The opinion of the court was delivered by: Honorable Barry Ted Moskowitz United States District Judge
MOTION TO DISMISS ORDER GRANTING DEFENDANTS'
Pursuant to Federal Rule of Civil Procedure 12(b)(6), defendants General Nutrition Centers, Iovate Health Sciences U.S.A., Inc., and Iovate Health Sciences, Inc. ("Defendants") have moved to dismiss Plaintiff's claims of intentional infliction of emotional distress and negligent infliction of emotional distress as pled in Plaintiff's eighth and ninth causes of action. Defendants have further moved, pursuant to Federal Rule of Civil Procedure 9(b), to dismiss Plaintiff's claim of "fraud and concealment" as pled in the tenth cause of action. For the reasons set forth below, Defendants' motion to dismiss is GRANTED with leave to amend. The Court grants the motion on the grounds that the Complaint fails to allege facts sufficient to state a claim of intentional or negligent infliction of emotional distress against the Defendants and fails to plead fraud with the requisite particularity. Plaintiffs shall have 21 days to file any amended complaint addressing the deficiencies as set forth herein.
On September 29, 2009, Plaintiff filed a complaint (the "Complaint") in the Superior Court of the State of California for the County of Los Angeles (Superior Court Case No. BC422842). On November 6, 2009, Defendants filed a Notice of Removal. The case was removed to the District Court for the Central District of California (Case No. 09cv8188-DEP). On January 6, 2010, the case was transferred by the Panel on Multidistrict Litigation ("MDL") to the Southern District of California. Upon transfer, the case became part of the pending MDL entitled In re Hydroxycut Marketing and Sales Practices Litigation (09md2087), and was assigned a separate civil case number in the Southern District of California (10cv0036). On January 22, 2010, Defendants filed a motion to dismiss Plaintiff's eighth, ninth and tenth causes of action. Plaintiff filed no opposition to the motion to dismiss.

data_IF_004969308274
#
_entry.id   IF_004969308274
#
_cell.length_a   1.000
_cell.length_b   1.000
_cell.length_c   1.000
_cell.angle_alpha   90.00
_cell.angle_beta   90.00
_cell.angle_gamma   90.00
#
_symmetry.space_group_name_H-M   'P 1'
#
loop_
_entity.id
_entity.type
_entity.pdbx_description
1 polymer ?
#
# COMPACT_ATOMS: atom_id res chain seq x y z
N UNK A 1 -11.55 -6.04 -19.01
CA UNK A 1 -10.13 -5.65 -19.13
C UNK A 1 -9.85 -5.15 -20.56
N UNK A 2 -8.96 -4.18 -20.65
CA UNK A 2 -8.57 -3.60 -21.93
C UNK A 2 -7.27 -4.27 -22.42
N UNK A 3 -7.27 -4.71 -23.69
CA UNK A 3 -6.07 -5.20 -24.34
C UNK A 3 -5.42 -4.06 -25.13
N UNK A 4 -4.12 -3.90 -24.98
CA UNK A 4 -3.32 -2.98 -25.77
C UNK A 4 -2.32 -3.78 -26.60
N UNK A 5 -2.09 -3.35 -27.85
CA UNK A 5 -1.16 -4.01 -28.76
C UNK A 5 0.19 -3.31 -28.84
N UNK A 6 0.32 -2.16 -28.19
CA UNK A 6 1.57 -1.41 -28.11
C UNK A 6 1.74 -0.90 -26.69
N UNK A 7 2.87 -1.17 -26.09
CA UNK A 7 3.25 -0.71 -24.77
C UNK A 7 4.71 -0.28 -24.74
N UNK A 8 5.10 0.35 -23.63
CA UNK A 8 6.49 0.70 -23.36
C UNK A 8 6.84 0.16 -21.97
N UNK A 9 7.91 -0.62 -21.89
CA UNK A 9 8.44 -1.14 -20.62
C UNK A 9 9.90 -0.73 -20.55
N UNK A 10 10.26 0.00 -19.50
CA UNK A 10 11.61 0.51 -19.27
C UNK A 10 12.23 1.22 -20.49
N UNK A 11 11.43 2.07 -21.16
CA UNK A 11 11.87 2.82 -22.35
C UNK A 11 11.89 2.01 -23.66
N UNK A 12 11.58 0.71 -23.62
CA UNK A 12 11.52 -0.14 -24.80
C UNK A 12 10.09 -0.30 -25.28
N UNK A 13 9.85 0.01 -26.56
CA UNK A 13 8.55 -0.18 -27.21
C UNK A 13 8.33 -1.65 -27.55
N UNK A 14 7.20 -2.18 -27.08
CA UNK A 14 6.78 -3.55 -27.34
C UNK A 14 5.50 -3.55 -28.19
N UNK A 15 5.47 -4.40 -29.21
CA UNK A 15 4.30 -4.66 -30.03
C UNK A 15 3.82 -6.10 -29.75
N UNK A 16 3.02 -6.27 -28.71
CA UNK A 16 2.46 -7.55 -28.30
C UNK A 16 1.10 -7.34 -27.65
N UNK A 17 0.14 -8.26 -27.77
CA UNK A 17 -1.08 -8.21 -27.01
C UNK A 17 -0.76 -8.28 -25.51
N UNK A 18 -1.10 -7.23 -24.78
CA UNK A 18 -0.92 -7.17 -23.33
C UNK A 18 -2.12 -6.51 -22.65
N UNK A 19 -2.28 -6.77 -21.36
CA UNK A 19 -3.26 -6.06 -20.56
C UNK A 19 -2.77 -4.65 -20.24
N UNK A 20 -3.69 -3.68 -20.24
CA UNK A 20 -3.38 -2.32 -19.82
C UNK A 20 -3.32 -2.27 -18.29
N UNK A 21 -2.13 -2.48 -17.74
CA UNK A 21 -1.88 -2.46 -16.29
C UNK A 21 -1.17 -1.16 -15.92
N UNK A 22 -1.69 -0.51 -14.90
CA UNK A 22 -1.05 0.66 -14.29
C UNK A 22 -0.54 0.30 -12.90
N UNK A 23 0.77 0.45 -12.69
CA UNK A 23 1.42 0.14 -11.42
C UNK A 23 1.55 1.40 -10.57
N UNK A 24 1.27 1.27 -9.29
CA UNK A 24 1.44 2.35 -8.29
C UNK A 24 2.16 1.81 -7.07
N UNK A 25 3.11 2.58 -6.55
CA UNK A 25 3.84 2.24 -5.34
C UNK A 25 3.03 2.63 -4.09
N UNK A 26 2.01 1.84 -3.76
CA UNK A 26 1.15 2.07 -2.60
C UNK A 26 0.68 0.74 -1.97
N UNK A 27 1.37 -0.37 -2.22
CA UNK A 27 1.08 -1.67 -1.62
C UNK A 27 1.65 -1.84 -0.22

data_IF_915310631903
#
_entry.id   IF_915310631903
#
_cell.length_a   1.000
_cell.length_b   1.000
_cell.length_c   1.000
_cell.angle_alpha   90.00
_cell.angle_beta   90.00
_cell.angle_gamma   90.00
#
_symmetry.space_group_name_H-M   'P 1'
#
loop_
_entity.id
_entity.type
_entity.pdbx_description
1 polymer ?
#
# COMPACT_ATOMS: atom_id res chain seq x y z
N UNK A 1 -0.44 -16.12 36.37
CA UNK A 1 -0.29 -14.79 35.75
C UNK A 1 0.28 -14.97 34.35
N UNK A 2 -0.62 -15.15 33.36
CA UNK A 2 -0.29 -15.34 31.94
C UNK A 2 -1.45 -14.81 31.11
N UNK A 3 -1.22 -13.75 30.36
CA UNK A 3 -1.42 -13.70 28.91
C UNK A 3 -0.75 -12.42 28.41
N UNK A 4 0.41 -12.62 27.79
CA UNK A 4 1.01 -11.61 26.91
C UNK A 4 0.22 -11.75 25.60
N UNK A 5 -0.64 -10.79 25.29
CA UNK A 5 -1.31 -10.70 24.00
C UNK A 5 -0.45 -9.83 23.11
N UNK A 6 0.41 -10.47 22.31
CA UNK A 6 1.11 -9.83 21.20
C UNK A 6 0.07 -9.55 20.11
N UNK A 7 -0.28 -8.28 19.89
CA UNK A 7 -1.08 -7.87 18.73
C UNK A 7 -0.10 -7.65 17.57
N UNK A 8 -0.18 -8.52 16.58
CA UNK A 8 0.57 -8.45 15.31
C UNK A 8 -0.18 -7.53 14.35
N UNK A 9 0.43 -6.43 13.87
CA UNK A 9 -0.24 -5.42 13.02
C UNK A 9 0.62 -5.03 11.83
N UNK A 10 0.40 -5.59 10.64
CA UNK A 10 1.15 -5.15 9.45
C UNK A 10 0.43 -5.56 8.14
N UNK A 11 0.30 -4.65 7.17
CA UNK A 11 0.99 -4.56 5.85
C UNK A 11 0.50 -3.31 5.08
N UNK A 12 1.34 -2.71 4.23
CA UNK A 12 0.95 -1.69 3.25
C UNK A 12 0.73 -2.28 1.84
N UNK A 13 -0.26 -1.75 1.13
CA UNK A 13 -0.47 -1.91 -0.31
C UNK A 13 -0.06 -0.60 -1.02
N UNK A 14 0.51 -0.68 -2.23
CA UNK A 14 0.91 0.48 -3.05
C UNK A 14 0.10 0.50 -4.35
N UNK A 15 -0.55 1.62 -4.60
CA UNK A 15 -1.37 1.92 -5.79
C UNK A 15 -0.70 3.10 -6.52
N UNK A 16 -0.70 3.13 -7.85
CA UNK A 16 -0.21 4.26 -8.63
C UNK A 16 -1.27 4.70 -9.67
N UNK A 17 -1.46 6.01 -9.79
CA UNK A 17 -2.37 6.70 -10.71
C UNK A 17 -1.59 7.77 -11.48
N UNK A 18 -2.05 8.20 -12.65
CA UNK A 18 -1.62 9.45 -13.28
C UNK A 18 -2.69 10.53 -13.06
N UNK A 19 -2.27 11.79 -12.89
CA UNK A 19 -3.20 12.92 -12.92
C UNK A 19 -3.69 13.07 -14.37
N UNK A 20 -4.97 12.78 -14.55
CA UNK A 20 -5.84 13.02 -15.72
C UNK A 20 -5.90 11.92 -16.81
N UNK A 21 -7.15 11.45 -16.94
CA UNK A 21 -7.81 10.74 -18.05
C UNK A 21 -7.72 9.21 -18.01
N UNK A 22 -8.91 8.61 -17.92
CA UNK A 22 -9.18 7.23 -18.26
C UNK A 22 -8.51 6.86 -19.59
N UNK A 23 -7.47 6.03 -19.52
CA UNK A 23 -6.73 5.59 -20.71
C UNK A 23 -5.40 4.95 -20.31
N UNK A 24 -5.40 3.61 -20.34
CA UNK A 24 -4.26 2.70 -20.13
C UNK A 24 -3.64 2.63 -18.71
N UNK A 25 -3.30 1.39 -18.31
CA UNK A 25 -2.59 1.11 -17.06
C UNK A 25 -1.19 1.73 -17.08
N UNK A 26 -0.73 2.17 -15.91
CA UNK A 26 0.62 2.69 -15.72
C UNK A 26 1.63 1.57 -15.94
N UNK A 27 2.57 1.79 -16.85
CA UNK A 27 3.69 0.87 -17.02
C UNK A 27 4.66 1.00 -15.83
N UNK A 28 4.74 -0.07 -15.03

A. Fed. R. Civ. P. 12(b)(6)
A motion to dismiss under Fed. R. Civ. P. 12(b)(6) tests the formal sufficiency of the plaintiff's statement of the claim for relief. The Court's inquiry is whether the allegations state a sufficient claim under Fed. R. Civ. P. 8, which sets forth the requirements for pleading. Under Fed. R. Civ. P. 8(a)(2), a pleading must contain a "short and plain statement of the claim showing that the pleader is entitled to relief." Ashcroft v. Iqbal, 129 S.Ct. 1937, 1949 (2009). In the adjudication of a motion to dismiss under 12(b)(6), plaintiff's allegations must be accepted as true, drawing all inferences from the pleaded facts in plaintiff's favor. See Parks Sch. of Bus., Inc. v. Symington, 51 F.3d 1480, 1484 (9th Cir. 1995). To survive a motion to dismiss, the complaint must allege facts that, if true, would create a judicially cognizable cause of action. Only factual allegations must be accepted as true-not legal conclusions. Iqbal, 129 S.Ct. at 1949. "Threadbare recitals of the elements of a cause of action, supported by mere conclusory statements, do not suffice." Id. Although detailed factual allegations are not required, the factual allegations "must be enough to raise a right to relief above the speculative level." Bell Atlantic Corp. v. Twombly, 550 U.S. 544, 555 (2007). "A pleading that offers 'labels and conclusions' or 'a formulaic recitation of the elements of a cause of action will not do.'" Iqbal, 129 S.Ct. at 1949. "[W]here the well-pleaded facts do not permit the court to infer more than the mere possibility of misconduct, the complaint has alleged--but it has not 'show[n]' -- 'that the pleader is entitled to relief.'" Id. at 1950.
Rule 9(b) requires that a plaintiff state a claim for fraud with particularity as follows:
In alleging fraud or mistake, a party must state with particularity the circumstances constituting fraud or mistake. Malice, intent, knowledge, and other conditions of a person's mind may be alleged generally.
Fed. R. Civ. P. 9(b). A court may dismiss a claim of fraud when its allegations fail to satisfy Rule 9(b) 's heightened pleading requirements. Vess v. Ciba-Geigy Corp. U.S.A., 317 F.3d 1097, 1107 (9th Cir.2003). The Ninth Circuit has confirmed:
Rule 9(b) demands that, when averments of fraud are made, the circumstances constituting the alleged fraud be specific enough to give defendants notice of the particular misconduct ... so that they can defend against the charge and not just deny that they have done anything wrong. Averments of fraud must be accompanied by the 'who, what, when, where, and how' of the misconduct charged. A plaintiff must set forth more than the neutral facts necessary to ...